June 22, 2018
Healthy well-being lacks cultural relevance for Māori men
A Māori exercise physiologist says health promotions emphasising physical and mental wellbeing lack cultural relevance for Māori men.
Isaac Warbrick from the AUT School of Public Health & Psychosocial Studies has conducted a qualitative study of Māori men aged 30 to 70 years who are overweight and sedentary.
Participants said they didn’t know how to exercise effectively, even while they want to be healthy role models for their children.
Dr Warbrick says when they were younger they had got exercise from sport or from activities such as gathering and preparing food, chopping wood or working on a farm, usually as part of a group.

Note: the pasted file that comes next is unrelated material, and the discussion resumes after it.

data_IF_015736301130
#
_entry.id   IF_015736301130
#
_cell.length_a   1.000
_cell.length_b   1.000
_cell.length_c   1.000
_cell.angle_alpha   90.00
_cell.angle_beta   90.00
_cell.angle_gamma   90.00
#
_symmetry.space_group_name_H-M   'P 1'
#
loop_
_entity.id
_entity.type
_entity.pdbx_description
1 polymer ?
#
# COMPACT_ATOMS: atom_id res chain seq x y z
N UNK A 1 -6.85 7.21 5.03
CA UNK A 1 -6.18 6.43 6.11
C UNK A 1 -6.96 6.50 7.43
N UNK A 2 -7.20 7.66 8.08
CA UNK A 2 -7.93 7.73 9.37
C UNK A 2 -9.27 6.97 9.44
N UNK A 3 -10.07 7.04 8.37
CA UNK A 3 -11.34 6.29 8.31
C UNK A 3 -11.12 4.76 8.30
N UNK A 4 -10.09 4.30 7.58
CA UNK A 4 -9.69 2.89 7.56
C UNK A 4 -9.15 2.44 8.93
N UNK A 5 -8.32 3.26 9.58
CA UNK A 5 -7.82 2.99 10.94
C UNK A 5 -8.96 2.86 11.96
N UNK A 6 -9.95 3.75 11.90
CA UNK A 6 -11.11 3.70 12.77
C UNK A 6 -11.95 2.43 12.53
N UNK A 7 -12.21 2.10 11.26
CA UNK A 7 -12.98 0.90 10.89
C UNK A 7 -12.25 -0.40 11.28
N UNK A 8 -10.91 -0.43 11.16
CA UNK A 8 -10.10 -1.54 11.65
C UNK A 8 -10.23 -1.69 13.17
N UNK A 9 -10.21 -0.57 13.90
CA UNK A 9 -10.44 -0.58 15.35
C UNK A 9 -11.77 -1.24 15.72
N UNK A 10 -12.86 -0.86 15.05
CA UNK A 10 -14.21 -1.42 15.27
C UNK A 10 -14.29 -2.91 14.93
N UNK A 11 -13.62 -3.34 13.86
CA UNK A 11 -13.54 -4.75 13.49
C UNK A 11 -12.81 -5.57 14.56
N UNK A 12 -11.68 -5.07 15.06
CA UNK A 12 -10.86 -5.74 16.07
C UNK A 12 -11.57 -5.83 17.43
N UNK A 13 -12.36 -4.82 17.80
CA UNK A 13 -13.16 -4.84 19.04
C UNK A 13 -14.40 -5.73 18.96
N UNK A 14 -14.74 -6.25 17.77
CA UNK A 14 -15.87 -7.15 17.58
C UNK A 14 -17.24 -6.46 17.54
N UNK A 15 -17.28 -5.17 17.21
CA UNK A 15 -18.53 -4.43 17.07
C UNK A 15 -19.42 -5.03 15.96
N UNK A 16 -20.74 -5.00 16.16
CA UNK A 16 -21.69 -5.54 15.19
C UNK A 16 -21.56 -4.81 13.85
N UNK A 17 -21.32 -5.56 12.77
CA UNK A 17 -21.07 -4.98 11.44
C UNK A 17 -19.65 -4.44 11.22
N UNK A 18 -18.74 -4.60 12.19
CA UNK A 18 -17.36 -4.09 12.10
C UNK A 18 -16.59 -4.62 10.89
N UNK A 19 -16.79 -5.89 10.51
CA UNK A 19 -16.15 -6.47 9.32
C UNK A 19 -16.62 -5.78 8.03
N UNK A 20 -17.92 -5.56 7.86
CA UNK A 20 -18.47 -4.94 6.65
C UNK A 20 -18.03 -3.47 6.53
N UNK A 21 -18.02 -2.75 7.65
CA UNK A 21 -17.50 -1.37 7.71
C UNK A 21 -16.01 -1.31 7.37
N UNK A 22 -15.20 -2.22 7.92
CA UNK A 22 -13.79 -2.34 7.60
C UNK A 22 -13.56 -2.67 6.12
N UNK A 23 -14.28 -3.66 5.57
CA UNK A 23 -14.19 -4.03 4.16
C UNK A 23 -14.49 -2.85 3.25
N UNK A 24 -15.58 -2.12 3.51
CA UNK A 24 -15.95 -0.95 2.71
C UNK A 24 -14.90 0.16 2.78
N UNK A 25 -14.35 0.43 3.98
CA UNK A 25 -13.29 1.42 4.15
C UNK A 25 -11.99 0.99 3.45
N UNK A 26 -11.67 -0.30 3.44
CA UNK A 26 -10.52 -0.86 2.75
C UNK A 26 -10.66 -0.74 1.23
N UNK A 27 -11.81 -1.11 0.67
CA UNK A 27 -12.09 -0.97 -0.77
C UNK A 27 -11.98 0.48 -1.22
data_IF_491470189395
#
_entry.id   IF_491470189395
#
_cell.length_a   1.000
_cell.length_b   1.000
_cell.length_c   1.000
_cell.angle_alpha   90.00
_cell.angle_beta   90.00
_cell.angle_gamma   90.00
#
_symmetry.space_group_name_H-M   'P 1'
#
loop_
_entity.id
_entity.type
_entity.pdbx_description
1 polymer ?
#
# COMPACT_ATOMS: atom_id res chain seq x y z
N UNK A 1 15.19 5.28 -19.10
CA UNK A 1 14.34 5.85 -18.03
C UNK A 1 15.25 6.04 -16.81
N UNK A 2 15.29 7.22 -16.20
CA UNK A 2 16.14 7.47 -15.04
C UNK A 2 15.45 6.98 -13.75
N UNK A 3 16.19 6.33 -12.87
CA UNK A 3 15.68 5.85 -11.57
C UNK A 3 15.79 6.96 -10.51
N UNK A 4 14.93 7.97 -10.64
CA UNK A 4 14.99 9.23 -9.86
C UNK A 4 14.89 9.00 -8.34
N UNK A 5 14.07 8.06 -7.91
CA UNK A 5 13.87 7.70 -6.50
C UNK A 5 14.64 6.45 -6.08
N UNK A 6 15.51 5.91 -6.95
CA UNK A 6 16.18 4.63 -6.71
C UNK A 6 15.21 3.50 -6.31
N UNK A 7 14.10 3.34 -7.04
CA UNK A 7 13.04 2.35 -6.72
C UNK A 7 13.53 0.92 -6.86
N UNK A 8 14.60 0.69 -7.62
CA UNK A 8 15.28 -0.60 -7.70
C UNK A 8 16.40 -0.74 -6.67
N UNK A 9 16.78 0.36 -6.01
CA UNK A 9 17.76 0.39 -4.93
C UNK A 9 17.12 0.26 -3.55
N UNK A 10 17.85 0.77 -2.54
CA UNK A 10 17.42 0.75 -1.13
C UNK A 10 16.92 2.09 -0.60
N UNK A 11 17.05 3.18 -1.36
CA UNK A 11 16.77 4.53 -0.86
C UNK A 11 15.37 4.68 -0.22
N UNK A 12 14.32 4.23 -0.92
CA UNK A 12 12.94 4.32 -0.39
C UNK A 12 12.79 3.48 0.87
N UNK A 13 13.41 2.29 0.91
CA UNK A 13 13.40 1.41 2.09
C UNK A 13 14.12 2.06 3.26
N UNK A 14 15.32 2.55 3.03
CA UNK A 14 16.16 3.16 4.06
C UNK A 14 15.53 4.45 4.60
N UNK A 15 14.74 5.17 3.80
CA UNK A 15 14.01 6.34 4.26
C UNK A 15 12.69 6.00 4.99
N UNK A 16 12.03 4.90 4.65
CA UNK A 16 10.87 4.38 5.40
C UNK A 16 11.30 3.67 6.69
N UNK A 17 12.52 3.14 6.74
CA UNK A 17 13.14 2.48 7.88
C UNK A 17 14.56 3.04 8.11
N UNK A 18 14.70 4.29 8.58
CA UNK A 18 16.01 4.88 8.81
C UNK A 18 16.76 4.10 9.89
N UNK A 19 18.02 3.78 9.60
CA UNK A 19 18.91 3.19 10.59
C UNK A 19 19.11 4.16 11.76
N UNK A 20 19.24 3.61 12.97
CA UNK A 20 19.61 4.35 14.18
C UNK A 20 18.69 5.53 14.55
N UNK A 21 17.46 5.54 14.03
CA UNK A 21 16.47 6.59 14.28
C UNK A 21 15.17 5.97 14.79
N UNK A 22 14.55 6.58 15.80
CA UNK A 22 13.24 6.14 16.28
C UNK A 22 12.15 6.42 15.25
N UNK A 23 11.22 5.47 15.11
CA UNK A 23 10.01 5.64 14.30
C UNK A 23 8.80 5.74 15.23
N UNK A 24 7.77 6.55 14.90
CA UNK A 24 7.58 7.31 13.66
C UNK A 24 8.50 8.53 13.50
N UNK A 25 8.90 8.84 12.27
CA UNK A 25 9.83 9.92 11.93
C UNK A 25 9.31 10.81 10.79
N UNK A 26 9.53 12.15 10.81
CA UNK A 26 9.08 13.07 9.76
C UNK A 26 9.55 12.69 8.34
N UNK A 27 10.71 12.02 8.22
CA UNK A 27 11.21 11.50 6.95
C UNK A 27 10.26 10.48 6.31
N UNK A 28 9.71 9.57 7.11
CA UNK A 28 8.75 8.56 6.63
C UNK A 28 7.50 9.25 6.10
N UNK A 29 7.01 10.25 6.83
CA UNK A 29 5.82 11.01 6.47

"They played league or rugby or sports in the past where they had that camaraderie, we call it bro-ship. They'd missed that for years, especially once they started their own families and got into mahi and became adults, they no longer had that camaraderie," he says.
Dr Warbrick says and a way to get Māori men physically active was to blend high-intensity interval training with group-based and c
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